Our Terms of Use and Privacy Policy have changed. We think you'll like them better this way.

A Neurosurgeon in Wartime Vietnam

  • Broadcast in Military



Follow This Show

If you liked this show, you should follow AmericanHeroesRadio.

Dr. Paul Pitlyk “graduated from St. Louis University School of Medicine where he then left for Rochester  to participate in the 5 year program studying neurosurgery at Mayo Clinic. After operating in a private practice in Milwaukee, he joined the US Navy where he was sent to Vietnam for 1 year as a neurosurgeon for wounded marines. Upon his return, Pitlyk was assigned to work in the Naval Hospital in San Diego. He then returned to private practice for 40 years. Paul Pitlyk is the author of Blood on China Beach: My Story as a Brain Surgeon in Vietnam.

According to the book,  Blood on China Beach: My Story as a Brain Surgeon in Vietnam, “More than once during his yearlong duty, thirty-two-year-old Dr. James J. Paul wondered what had possessed him to leave the security of a neurosurgery practice in the Midwest to experience the blood, guts, and gore of brain surgery at a forward marine hospital during the Vietnam War. In Blood on China Beach, Paul shares the story of how he learned his craft in a rudimentary hospital in Vietnam, twelve thousand miles from home. This memoir picks up where most Vietnam battlefield memoirs leave off-when the choppers deliver the dead and gravely wounded to the field hospitals and the dedicated doctors and medical staff struggle under primitive and unsterile conditions to preserve life. In this environment, Paul was charged with carrying out emergency neurosurgery on those soldiers sustaining head injuries. He details both the emotional and professional factors that played a role in his service and provides a unique perspective to the Vietnam War. Insightful and historically significant, Blood on China Beach shows Paul's reverence for life and his admiration for the bravery of the marines he operated on, even as he questioned his own ability to make a difference."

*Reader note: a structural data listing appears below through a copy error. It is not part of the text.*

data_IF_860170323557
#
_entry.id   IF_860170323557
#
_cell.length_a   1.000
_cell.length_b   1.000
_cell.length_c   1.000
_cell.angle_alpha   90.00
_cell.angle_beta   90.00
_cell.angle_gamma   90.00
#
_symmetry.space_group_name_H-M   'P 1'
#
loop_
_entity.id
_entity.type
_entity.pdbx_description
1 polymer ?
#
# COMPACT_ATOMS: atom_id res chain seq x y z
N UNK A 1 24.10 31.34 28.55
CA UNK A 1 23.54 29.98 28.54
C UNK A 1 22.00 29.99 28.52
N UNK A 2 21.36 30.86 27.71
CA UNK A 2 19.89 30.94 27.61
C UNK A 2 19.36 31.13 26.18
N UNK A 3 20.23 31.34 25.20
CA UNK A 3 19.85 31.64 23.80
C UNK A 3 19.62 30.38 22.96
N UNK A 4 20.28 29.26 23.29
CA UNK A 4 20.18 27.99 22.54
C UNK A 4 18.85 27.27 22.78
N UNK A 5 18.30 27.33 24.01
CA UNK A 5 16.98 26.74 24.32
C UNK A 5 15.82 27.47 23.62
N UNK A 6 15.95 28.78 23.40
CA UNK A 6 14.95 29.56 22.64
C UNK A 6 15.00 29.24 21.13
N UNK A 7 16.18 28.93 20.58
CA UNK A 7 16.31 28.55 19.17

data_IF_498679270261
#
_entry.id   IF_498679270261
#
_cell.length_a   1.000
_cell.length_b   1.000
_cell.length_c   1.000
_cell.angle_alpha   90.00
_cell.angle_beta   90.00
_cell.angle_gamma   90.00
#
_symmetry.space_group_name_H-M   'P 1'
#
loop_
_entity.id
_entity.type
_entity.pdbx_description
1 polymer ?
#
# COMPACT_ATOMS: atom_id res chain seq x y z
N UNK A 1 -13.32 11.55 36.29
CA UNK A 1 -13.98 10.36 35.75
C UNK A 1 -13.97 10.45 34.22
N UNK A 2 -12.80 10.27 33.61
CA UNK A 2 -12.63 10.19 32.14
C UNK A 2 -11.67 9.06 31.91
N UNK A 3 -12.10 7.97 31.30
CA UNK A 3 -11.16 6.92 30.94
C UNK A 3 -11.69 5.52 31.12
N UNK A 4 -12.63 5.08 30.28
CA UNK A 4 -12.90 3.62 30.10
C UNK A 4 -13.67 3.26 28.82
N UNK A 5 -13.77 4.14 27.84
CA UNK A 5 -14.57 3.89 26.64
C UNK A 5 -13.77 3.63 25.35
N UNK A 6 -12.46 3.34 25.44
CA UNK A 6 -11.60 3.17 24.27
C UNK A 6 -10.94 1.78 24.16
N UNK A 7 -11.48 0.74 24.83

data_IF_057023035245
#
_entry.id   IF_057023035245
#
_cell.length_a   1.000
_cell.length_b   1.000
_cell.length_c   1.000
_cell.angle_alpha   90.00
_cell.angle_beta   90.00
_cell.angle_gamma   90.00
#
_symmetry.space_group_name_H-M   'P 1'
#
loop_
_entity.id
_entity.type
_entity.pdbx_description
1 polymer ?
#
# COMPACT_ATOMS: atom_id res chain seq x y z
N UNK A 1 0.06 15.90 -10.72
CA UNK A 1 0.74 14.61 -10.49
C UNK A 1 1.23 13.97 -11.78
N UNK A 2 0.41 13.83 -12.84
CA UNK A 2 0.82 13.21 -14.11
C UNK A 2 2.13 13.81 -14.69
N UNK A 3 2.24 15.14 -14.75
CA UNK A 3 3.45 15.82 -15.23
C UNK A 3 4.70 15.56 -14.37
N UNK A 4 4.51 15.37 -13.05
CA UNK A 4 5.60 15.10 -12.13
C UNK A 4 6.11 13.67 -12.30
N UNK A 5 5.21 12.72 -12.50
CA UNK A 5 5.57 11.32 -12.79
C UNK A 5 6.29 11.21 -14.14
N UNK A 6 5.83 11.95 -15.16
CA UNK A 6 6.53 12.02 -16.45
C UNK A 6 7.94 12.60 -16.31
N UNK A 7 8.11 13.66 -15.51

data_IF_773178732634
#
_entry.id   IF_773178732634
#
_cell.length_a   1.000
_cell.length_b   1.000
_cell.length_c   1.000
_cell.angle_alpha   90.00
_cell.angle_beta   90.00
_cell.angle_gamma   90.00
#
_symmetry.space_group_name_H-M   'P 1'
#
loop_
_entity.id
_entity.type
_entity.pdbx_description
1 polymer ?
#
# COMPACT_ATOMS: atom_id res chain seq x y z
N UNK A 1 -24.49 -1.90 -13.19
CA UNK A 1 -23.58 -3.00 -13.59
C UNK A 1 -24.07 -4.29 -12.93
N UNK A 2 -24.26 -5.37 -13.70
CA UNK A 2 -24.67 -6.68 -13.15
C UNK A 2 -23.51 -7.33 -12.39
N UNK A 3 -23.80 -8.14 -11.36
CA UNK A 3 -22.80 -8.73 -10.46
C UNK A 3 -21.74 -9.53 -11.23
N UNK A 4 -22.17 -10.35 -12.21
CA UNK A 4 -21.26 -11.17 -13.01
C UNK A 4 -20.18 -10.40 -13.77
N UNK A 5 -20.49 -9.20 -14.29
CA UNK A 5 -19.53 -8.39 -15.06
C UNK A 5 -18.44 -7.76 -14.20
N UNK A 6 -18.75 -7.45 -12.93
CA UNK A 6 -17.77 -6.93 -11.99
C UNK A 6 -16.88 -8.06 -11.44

Facebook comments

Available when logged-in to Facebook and if Targeting Cookies are enabled